Couresty of the Chicago Tribune
Workers at 40 Chicago-area nursing homes began protesting outside the Alden Wentworth long-term care facility on April 27 for better wages and more Personal Protective Equipment (PPE) while treating a large number of patients suffering from the coronavirus (COVID-19). These nursing home workers are threatening to strike on May 8 if their demands are not met.
The majority of these workers on the frontlines of COVID-19 earn between minimum wage and $14 per hour for their hazardous work. The Service Employee International Union Healthcare Illinois (SEIU Healthcare) is demanding a wage of at least $15 an hour in addition to a 50% hazard pay increase while the pandemic continues to devastate communities. In addition, nursing home workers have asked for more protective gear as the number of infected workers in long-term care facilities in Illinois has increased to 7,542 as of May 1.
These workers have been offered an 11% wage increase along with employee health insurance contributions from the Illinois Association of Healthcare Facilities representing nursing home operators, but this offer has not been sufficient, according to workers.
“I think that it’s not in the best interest for communities if the nursing home workers go on strike in the middle of a pandemic, the infected elderly need 24/7 care and that is not possible without these workers,” said Faith Drescher, junior.
It is obvious to see that working conditions for nursing home employees must improve. These workers risk their lives daily in order to help the infected elderly patients. They have to make their patients food, wash their clothes, clean their rooms, help them get out of bed, take showers, and eat. All of these activities require one-on-one contact with the infected patients, making workers extremely susceptible to the virus. Nationwide, 150,000 residents and workers at nursing homes have been infected by the coronavirus.
I respect nursing home workers and what they are doing for the elderly during this pandemic, but leaving their job during this global pandemic to strike may put their patients at risk. We need these workers to push through and care for their patients, not walk away from them. A whopping 44% of Illinois coronavirus deaths are tied to nursing homes, so it is vital that the elderly in these facilities continue to get the proper care they need. In my opinion, the public needs to step up and fight to get these workers better wages and protective equipment since they can’t do it for themselves without leaving their jobs.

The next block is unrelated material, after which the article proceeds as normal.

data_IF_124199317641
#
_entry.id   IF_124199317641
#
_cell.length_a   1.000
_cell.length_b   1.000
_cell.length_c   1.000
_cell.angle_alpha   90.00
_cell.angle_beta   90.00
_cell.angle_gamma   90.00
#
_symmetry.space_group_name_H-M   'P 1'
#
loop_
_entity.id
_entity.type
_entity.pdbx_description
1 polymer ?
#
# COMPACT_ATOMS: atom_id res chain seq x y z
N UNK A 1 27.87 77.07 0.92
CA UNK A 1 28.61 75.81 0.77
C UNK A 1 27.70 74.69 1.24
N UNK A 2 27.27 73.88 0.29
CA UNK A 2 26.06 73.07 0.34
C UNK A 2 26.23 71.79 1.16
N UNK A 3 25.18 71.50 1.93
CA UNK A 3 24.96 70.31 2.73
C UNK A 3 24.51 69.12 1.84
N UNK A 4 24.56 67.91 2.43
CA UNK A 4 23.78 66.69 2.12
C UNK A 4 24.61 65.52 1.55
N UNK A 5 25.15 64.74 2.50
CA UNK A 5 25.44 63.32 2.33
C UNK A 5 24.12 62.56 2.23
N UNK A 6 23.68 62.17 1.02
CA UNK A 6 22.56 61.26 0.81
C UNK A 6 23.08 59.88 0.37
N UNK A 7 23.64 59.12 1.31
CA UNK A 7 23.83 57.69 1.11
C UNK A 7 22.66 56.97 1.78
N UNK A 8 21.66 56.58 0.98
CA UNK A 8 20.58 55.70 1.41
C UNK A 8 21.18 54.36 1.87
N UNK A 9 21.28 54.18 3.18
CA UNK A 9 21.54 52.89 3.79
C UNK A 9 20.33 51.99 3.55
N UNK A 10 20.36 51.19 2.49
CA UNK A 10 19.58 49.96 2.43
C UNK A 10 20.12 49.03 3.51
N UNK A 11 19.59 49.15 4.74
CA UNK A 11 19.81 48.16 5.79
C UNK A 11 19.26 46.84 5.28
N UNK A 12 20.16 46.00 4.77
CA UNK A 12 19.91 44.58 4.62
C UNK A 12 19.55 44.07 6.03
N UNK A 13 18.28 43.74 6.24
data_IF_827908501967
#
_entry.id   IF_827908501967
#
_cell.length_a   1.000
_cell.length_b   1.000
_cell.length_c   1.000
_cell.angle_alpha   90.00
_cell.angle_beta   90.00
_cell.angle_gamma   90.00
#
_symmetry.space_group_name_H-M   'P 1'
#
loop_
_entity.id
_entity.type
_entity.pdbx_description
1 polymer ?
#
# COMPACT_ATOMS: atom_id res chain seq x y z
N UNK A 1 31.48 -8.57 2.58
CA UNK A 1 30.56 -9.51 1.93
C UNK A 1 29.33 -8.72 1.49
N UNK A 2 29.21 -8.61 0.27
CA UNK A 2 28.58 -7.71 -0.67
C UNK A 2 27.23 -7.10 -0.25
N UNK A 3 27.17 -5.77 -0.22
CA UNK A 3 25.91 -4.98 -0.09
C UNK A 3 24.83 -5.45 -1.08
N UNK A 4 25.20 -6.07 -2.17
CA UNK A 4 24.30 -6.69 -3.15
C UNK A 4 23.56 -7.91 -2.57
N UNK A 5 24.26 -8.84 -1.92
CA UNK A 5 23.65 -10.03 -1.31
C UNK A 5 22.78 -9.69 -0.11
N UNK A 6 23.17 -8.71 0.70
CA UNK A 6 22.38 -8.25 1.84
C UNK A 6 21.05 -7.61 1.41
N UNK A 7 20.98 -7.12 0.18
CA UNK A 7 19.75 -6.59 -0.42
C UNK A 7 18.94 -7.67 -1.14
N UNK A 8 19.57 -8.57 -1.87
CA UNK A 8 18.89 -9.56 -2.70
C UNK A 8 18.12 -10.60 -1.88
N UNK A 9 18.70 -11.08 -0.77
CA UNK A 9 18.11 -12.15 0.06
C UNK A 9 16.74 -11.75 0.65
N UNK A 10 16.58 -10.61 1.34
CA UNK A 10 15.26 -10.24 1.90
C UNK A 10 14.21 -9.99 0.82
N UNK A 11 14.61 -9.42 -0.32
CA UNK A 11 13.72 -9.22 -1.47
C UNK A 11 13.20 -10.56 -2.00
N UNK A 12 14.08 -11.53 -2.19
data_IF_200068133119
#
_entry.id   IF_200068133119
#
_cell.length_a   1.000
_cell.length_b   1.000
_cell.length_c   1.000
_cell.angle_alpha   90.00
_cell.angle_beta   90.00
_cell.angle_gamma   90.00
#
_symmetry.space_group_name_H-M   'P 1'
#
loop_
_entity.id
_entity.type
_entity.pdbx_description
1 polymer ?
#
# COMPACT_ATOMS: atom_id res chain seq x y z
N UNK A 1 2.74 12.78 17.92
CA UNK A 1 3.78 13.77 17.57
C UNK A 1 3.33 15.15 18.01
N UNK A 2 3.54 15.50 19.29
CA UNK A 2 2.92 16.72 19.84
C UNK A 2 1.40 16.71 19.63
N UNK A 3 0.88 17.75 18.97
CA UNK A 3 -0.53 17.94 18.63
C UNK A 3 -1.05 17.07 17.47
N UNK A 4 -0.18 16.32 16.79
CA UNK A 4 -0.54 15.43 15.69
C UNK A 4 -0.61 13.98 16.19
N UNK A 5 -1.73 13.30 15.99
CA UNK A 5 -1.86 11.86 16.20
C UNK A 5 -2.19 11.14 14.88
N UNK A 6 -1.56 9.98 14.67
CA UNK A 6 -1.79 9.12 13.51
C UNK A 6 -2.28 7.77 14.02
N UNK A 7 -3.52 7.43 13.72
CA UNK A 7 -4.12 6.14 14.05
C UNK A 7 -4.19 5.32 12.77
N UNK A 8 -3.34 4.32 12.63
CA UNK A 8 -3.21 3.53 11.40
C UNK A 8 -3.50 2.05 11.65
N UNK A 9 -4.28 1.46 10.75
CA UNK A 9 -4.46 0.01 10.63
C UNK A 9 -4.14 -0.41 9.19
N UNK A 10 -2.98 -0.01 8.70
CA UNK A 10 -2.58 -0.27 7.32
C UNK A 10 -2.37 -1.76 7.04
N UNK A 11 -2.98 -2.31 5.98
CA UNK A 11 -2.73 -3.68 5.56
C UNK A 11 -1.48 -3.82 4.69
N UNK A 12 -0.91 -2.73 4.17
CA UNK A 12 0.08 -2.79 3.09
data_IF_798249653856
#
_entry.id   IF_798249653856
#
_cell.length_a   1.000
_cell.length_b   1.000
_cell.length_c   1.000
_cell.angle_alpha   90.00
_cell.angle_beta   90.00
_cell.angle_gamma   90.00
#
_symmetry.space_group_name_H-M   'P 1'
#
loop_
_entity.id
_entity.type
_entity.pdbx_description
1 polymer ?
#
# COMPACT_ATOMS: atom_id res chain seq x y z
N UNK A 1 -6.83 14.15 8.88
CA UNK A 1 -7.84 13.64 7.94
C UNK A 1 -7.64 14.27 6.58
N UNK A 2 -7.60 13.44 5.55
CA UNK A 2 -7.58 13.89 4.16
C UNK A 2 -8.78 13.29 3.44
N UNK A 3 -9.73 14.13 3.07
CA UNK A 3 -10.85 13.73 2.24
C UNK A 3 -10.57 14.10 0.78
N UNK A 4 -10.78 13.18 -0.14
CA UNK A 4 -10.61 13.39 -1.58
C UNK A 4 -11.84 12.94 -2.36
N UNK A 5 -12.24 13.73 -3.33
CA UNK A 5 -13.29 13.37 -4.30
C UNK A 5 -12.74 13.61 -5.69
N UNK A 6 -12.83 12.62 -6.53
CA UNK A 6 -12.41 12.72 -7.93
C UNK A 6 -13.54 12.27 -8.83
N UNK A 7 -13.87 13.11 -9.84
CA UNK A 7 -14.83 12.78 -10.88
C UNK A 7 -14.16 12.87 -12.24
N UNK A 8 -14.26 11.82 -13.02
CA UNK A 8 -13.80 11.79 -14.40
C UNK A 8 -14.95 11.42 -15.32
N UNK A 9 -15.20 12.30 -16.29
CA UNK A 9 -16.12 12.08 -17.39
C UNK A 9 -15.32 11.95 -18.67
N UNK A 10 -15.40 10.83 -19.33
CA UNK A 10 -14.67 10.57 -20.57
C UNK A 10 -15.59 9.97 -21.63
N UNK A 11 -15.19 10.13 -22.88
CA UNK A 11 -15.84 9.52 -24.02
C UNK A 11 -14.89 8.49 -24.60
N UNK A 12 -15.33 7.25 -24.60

“We work hard to care for our patients, but this pandemic has caused some challenges for us like I’m sure it has for a lot of businesses,” said Jennie Richards, Care Home Manager at the ManorCare nursing home in Hinsdale, IL. “I mean trying to remain socially distant while trying to give the best care possible is difficult.”
There is no positive outcome to this situation. These workers deserve higher wages and protection to account for their bravery and acts of selflessness during this pandemic, but striking is only going to make the situation worse for their patients. I hope the Illinois government provides these workers with a wage increase and more protective gear so these workers can provide for their own families and stay healthy without the occurrence of a strike. The public also needs to support these workers and protest to help them, as it is vital that these workers keep working, but in a safer and more protective environment.
These nursing home workers have their own families to take care of during this dire time, so it is essential that they have the right to stay healthy so they don’t infect their loved ones. After all, they are putting their own lives at risk by coming to work everyday, so they should have the right to come home knowing that their family will be safe.